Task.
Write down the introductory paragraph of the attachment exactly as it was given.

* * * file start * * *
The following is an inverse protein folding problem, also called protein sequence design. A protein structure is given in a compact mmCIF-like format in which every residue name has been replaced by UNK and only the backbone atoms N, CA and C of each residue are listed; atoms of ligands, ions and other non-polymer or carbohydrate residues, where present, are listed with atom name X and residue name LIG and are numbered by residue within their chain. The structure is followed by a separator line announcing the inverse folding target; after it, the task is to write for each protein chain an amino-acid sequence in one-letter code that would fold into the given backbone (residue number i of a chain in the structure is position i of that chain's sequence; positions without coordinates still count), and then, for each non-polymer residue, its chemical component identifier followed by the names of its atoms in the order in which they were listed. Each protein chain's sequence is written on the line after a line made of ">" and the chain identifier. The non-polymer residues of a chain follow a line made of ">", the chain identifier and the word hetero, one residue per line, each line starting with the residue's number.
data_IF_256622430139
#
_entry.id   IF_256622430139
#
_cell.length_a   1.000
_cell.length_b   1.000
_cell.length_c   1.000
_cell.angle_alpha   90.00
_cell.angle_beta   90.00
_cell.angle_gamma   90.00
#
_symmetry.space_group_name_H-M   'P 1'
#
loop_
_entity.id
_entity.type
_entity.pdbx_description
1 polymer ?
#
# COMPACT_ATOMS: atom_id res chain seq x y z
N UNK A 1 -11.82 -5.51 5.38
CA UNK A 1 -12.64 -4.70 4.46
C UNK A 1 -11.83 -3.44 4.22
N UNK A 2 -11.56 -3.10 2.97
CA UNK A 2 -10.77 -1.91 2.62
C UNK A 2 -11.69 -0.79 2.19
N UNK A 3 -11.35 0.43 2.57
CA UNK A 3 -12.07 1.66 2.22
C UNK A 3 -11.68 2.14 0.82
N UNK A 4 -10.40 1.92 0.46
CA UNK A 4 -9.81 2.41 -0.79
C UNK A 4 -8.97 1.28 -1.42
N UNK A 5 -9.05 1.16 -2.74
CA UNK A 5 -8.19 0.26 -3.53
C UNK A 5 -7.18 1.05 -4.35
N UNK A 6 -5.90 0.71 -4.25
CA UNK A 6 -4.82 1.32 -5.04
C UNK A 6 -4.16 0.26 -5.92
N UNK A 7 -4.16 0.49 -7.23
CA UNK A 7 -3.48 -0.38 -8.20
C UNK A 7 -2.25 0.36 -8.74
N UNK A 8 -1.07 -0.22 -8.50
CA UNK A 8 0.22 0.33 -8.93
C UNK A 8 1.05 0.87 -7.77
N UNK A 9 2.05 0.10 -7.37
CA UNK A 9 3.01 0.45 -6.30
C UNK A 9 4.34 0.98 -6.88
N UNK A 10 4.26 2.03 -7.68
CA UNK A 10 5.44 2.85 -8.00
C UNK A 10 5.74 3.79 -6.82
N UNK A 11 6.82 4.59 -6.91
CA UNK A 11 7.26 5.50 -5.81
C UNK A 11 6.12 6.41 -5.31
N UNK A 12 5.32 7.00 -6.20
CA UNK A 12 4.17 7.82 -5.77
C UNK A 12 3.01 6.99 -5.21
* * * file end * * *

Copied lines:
The following is an inverse protein folding problem, also called protein sequence design. A protein structure is given in a compact mmCIF-like format in which every residue name has been replaced by UNK and only the backbone atoms N, CA and C of each residue are listed; atoms of ligands, ions and other non-polymer or carbohydrate residues, where present, are listed with atom name X and residue name LIG and are numbered by residue within their chain. The structure is followed by a separator line announcing the inverse folding target; after it, the task is to write for each protein chain an amino-acid sequence in one-letter code that would fold into the given backbone (residue number i of a chain in the structure is position i of that chain's sequence; positions without coordinates still count), and then, for each non-polymer residue, its chemical component identifier followed by the names of its atoms in the order in which they were listed. Each protein chain's sequence is written on the line after a line made of ">" and the chain identifier. The non-polymer residues of a chain follow a line made of ">", the chain identifier and the word hetero, one residue per line, each line starting with the residue's number.